Gibson Les Paul Standard Review – A Top-Notch Electric Guitar

David Cobb

The iconic Gibson Les Paul was first produced in 1952, by then-owner Ted McCarty and manager John Huis and their team. It was named after the late jazz guitarist Lester William Polsfuss, known by his stage name Les Paul because he was the first one to play the guitar and he was the first to advertise it to the public.

Since then the company has produced the Les Paul every single year non-stop because it is still one of the most demanded electric guitars on the market. The Gibson Les Paul Standard has an annual release and this year’s model has marked this guitar’s return to the top of the market. It still has the classic looks, but this time around it has weight-relief and it offers the best tonal shaping in the market.

As I mentioned earlier, it features the same vintage design that we have come to know and love, however, it has plenty of upgrades and tweaks this time around. For starters, the two-piece diagonally grain-matched mahogany back now is equipped with Ultra-Modern Weight Relief that utilizes 12 small chambers and holes, this increases its comfortability that was a major issue with the older models. But it still has that classic Les Paul sound. On top, it sports a maple cover, that can feature all the classic color schemes that Gibson has. I am in love with the Blueberry Burst and is my personal favorite.

It is also worth mentioning that all finishes are covered with high-gloss breathable nitrocellulose lacquer and most importantly all highlight modern weight relief. The neck sports a SlimTaper profile that was perfect and is also made from mahogany. The fretboard is made from rosewood and it has 22 frets with trapezoid inlays that provided exceptional smoothness. I really didn’t expect less from a handbuilt Les Paul a very mouthwatering guitar.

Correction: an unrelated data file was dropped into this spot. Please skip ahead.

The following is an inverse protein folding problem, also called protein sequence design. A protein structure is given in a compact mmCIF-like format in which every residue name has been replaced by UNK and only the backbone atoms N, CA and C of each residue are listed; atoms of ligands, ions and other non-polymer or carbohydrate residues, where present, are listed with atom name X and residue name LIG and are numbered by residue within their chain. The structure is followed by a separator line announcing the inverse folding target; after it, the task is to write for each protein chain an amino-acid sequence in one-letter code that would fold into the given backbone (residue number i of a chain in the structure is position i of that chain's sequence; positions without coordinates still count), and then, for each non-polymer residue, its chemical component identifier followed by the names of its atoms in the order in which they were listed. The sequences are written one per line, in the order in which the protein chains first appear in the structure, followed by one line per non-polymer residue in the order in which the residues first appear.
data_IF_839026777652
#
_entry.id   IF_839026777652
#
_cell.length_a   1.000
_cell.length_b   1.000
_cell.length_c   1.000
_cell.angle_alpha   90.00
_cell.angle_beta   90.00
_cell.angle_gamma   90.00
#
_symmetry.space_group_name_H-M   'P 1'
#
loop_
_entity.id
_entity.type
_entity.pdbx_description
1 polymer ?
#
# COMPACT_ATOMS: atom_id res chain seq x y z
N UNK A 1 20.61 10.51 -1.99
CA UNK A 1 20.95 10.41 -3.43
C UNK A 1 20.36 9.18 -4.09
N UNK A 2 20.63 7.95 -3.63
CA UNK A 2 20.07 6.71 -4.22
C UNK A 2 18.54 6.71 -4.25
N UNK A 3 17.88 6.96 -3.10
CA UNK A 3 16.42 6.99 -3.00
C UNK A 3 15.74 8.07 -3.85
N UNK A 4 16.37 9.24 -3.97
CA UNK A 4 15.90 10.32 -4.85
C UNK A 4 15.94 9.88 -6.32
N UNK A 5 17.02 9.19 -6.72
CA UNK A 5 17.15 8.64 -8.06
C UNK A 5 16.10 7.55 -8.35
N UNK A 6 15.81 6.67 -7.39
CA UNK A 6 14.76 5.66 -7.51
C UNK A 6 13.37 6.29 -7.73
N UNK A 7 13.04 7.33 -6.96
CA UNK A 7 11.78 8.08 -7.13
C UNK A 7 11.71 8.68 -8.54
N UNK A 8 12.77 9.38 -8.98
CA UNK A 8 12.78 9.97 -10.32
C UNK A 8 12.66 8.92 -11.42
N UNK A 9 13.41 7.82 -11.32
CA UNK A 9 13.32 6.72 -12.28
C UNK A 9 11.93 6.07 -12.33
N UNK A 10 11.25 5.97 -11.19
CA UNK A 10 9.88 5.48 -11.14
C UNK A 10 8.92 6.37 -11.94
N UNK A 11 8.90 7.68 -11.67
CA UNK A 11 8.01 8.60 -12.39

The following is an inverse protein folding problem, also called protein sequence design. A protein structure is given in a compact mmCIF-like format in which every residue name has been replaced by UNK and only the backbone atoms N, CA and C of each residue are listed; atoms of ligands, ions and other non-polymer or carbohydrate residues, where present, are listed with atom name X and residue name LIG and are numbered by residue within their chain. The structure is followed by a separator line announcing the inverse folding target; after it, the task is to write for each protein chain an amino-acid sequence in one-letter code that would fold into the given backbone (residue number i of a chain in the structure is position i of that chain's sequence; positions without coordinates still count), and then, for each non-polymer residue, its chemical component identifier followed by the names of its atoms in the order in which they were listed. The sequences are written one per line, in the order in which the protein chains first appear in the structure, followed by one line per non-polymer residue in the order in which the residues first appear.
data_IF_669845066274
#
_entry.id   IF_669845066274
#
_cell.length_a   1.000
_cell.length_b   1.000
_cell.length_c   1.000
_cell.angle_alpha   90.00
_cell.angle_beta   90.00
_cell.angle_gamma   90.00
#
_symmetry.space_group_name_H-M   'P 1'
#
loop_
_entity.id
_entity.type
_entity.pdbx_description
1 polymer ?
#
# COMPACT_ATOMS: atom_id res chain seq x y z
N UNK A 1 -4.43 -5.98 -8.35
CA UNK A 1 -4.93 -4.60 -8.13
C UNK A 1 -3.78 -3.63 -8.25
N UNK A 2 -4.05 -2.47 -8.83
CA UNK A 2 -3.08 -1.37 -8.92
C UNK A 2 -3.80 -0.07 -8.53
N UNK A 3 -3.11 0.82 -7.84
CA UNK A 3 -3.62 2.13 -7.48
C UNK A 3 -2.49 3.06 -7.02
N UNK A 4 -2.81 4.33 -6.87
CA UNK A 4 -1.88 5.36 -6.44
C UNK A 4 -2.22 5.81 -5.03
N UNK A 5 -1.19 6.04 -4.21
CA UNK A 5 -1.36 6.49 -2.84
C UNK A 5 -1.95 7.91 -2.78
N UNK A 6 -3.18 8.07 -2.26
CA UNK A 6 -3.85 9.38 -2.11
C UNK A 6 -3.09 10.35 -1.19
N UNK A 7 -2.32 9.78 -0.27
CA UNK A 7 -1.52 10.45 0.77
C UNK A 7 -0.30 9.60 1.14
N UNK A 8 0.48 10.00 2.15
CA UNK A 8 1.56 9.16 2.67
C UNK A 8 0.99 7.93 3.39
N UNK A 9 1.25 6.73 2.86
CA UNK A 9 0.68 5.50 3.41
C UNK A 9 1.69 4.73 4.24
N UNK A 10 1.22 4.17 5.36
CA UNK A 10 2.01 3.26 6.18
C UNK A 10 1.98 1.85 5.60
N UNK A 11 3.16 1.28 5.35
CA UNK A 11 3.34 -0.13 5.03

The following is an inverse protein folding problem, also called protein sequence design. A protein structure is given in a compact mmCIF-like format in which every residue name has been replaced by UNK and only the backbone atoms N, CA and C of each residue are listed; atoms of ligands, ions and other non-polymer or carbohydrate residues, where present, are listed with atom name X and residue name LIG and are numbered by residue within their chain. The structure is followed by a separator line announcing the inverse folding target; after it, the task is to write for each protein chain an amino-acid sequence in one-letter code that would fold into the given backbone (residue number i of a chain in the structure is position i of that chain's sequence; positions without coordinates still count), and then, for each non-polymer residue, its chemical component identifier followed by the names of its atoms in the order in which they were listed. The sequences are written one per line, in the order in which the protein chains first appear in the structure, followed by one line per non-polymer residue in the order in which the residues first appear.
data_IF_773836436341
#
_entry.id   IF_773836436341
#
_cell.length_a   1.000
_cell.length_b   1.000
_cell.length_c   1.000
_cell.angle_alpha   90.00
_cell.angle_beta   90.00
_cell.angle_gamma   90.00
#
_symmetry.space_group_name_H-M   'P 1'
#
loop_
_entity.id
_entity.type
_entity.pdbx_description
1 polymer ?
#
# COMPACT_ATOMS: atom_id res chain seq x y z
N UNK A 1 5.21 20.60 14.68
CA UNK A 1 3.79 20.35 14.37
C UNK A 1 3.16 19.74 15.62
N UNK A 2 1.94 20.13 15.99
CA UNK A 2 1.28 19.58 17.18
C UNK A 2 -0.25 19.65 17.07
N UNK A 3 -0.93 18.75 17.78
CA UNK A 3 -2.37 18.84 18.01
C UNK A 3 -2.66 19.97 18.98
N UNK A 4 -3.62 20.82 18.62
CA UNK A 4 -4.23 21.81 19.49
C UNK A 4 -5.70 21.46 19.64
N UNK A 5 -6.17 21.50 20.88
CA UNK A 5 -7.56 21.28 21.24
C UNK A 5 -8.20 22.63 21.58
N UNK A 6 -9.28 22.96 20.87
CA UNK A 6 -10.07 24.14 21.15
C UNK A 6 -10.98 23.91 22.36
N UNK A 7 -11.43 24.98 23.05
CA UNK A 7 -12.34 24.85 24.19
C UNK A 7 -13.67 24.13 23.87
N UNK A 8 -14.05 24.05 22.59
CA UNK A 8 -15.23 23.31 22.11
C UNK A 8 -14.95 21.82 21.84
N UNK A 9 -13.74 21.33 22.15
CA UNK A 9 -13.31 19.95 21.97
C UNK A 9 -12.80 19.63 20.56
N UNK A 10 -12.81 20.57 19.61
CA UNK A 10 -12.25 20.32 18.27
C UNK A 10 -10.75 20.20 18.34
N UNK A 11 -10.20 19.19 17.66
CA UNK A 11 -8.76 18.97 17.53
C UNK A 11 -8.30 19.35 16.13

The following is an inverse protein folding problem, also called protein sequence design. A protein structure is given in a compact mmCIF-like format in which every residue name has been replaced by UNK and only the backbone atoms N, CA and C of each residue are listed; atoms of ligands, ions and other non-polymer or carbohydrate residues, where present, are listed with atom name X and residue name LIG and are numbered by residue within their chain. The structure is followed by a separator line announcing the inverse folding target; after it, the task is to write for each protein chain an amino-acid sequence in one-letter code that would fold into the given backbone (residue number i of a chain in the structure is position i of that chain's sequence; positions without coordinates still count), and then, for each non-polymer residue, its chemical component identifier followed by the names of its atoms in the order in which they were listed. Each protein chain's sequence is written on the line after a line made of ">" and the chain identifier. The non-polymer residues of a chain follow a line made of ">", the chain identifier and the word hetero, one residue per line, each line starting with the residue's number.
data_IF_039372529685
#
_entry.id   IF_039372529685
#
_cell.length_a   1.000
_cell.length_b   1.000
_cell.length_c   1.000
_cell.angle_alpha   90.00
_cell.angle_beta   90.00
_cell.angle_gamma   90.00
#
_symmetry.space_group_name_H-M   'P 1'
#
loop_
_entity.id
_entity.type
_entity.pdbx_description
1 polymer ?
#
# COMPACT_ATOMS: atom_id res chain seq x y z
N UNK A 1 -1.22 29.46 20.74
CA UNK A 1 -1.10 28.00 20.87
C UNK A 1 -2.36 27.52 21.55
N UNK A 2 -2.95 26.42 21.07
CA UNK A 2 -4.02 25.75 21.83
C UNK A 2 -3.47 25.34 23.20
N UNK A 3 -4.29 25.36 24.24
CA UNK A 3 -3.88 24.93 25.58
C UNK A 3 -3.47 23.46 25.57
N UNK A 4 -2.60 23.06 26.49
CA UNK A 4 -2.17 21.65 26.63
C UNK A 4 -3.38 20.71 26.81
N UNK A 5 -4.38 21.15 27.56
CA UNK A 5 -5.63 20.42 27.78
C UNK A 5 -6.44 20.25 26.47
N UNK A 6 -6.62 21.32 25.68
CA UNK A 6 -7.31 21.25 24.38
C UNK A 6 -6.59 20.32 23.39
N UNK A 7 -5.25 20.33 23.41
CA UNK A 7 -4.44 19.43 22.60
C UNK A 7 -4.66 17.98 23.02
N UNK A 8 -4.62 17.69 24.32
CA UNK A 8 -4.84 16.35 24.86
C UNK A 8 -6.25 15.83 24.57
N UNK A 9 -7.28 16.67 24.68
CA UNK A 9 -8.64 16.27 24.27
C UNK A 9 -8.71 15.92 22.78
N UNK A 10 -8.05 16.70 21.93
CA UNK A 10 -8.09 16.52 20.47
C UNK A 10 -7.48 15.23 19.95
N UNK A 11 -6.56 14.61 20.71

It features made in America Gibson humbuckers, consisting one BurstBucker Pro, a Rhythm at the neck, and a Lead at the bridge. These pickups combined with the contemporary and versatile HP-4 High-Performance Circuit results in a perfect sounding machine.

The Gibson Les Paul stars two volume knobs and two tone knobs, each for one pickup, and all of them have push and pull functionality. I found that these array of controls allows you to explore a remarkable range of tonality, as you can change the phase of the pickups and you can choose between inner and outer coils when split, the most flexible tonality that I have ever seen on a Les Paul. Also, the bridge and the tuning machines combined with the TekTold nut provide plenty of stability and great sustain.

In terms of sound, the Gibson Les Paul Standard can offer you everything imaginable, from jazz pieces, to gritty blues, to heavy riffing. The sound will always come out rich and warm, with loads of character, and with than endless sustain, this guitar offers limitless exploration.

A classic Gibson Les Paul with a modern twist, very well done.

Gibson Les Paul Standard

9

Quality

9.5/10

Value

8.0/10

Sound

9.5/10

Pros

  • Versatile
  • Well-Built
  • Great Sound

Cons

  • Expensive